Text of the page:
Washington, DC (April 14, 2010) -The Massachusetts House of Representatives yesterday approved a Poker Players Alliance-supported amendment to the state’s gaming legislation (http://www.mass.gov/legis/house/ggrc.pdf) which removed language criminalizing playing online poker and other gaming over the Internet. The bill should meet final passage later today. PPA, the leading poker grassroots advocacy group with more than one million members nationwide and over 25,000 members in Massachusetts, has been working closely with Massachusetts lawmakers since 2008 to preserve Massachusetts‘ citizens‘ rights to play poker, whether online or in person.
„Of course, the PPA is very pleased that the House-passed gaming bill does not criminalize online poker, but I am even more proud of our members in Massachusetts who really stepped up to the plate on this issue and made their voices heard among the House lawmakers. This was grassroots at its finest,“ said John Pappas, executive director of the PPA.
The PPA has been engaged in the gaming debate in Massachusetts since 2008, when a broad casino bill contained language making it illegal to play online poker, carrying a criminal penalty of up to 2 years in prison and/or a USD 25,000 fine. That legislation ultimately lost momentum, but was reintroduced this year.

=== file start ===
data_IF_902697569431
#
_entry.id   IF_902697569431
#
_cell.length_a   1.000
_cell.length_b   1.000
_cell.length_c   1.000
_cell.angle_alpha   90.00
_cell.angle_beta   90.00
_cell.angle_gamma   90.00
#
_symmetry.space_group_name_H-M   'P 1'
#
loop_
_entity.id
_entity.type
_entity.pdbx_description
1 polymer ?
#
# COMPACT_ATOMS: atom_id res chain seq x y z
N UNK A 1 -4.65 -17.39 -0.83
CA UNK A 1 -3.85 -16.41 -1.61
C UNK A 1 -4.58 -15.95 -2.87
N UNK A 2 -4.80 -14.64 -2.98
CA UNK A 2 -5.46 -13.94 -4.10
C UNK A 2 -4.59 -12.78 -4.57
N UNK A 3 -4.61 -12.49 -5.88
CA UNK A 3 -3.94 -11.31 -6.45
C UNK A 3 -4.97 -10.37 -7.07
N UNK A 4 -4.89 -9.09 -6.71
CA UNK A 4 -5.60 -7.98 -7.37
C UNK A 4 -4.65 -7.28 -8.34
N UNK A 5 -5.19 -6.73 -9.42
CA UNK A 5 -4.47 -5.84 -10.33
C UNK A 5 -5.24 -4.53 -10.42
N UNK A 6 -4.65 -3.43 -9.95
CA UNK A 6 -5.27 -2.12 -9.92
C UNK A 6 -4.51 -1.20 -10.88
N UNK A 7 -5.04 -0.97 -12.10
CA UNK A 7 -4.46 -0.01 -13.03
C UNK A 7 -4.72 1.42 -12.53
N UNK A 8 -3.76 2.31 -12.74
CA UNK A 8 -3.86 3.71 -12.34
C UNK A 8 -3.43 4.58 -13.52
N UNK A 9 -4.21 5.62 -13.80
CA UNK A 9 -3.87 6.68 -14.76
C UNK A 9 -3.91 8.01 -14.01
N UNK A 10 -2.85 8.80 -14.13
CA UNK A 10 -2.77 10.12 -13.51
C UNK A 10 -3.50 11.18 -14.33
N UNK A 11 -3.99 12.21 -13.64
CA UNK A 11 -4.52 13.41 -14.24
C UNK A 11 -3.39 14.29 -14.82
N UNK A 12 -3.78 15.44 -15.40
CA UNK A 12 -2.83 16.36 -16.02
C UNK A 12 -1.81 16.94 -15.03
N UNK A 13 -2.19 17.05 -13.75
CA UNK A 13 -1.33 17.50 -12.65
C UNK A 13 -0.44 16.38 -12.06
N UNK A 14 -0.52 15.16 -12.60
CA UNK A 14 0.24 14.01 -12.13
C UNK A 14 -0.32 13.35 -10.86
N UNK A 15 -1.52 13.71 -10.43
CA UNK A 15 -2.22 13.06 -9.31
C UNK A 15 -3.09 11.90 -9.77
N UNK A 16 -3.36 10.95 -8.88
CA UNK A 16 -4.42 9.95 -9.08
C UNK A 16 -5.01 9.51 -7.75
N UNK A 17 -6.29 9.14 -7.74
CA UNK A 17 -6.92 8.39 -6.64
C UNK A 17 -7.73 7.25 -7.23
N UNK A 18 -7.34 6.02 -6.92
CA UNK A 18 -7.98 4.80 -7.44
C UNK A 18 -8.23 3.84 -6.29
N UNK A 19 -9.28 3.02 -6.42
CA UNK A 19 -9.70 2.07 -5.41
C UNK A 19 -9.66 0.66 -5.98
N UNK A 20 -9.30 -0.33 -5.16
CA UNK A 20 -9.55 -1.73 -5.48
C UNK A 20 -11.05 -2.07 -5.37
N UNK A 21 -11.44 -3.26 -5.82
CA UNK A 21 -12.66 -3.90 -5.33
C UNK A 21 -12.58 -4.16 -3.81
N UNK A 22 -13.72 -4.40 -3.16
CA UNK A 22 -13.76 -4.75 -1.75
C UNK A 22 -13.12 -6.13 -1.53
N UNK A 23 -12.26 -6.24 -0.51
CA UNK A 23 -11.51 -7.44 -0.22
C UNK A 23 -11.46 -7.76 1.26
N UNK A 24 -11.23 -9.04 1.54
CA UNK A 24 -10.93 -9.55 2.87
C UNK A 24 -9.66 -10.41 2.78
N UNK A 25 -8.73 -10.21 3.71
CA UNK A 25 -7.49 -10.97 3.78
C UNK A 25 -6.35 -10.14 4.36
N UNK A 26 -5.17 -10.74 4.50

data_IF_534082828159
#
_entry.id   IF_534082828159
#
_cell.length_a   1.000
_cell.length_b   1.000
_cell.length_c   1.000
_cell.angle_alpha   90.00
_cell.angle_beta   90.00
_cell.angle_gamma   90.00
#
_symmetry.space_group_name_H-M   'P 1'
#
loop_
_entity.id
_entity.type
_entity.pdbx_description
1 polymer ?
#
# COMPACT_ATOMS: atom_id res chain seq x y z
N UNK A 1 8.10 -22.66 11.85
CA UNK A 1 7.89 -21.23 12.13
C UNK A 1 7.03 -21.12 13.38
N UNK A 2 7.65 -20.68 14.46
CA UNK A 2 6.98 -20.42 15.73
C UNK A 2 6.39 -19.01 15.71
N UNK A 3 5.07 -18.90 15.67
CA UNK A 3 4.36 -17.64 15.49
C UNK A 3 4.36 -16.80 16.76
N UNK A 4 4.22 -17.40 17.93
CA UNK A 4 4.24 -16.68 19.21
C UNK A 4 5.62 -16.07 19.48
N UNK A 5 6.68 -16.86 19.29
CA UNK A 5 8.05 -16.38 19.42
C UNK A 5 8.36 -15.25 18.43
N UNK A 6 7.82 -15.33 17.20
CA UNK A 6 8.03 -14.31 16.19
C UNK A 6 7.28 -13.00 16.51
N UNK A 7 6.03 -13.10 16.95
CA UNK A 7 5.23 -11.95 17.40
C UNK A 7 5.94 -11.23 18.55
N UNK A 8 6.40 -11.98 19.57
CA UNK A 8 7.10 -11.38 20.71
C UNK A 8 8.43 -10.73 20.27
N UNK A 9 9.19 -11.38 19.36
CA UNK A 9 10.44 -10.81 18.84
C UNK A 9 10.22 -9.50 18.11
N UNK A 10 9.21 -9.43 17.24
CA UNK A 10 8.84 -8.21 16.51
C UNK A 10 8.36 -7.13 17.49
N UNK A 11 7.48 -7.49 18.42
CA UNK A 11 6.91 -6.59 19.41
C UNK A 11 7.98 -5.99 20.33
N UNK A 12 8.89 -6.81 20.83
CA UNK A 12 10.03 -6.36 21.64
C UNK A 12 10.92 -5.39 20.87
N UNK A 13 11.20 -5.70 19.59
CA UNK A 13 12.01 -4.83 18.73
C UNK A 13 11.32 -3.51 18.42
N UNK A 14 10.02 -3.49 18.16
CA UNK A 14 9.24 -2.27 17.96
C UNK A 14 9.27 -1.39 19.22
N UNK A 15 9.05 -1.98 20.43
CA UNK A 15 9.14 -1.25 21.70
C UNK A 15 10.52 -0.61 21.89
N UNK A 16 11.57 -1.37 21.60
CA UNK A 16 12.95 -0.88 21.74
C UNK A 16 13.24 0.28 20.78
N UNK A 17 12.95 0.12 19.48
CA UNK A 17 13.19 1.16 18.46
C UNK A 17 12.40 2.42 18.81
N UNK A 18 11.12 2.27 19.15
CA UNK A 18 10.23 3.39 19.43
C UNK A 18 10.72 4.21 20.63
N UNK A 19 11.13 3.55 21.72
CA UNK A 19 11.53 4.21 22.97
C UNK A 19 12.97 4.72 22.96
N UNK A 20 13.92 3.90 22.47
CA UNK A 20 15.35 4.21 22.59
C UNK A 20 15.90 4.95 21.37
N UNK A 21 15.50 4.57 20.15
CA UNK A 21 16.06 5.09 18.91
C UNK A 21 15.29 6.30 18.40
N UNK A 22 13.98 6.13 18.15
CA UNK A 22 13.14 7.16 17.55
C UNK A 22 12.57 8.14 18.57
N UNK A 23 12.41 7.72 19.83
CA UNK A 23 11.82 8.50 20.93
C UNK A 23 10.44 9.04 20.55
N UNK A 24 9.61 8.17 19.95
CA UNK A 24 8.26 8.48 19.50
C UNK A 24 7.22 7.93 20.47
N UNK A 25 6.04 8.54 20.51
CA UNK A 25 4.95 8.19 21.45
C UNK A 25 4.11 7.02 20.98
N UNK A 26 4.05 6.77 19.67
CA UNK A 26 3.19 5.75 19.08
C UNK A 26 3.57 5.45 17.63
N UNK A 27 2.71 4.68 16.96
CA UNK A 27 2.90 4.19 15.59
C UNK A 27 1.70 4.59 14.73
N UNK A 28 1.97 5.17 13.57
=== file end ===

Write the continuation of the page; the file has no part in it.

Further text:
Notwithstanding assurances that the criminalization language would not be part of the new bill introduced this year, it was. The PPA, its members in Massachusetts, and lobbying team quickly rallied to provide an amendment, offered by State Representative Brian Dempsey, striking the criminalization provision and to communicate the wide support for legal online poker among Massachusetts citizens.
Additionally, the PPA has been working with State Representative Brian Wallace on his legislation, H4069, which would officially define poker as a game of skill in Massachusetts.
„On behalf of poker players in Massachusetts and nationwide, I’d like to thank Representative Dempsey for his effort to remove the criminalization language from the gaming bill, as well as Representative Wallace for his continued support,“ said Pappas. „We will now focus our efforts on the Massachusetts Senate to include the skill language into the bill and to ensure the criminalization provision stays out of the final package.“
For more background on the skill versus chance argument, please visit http://theppa.org/resources/skill/.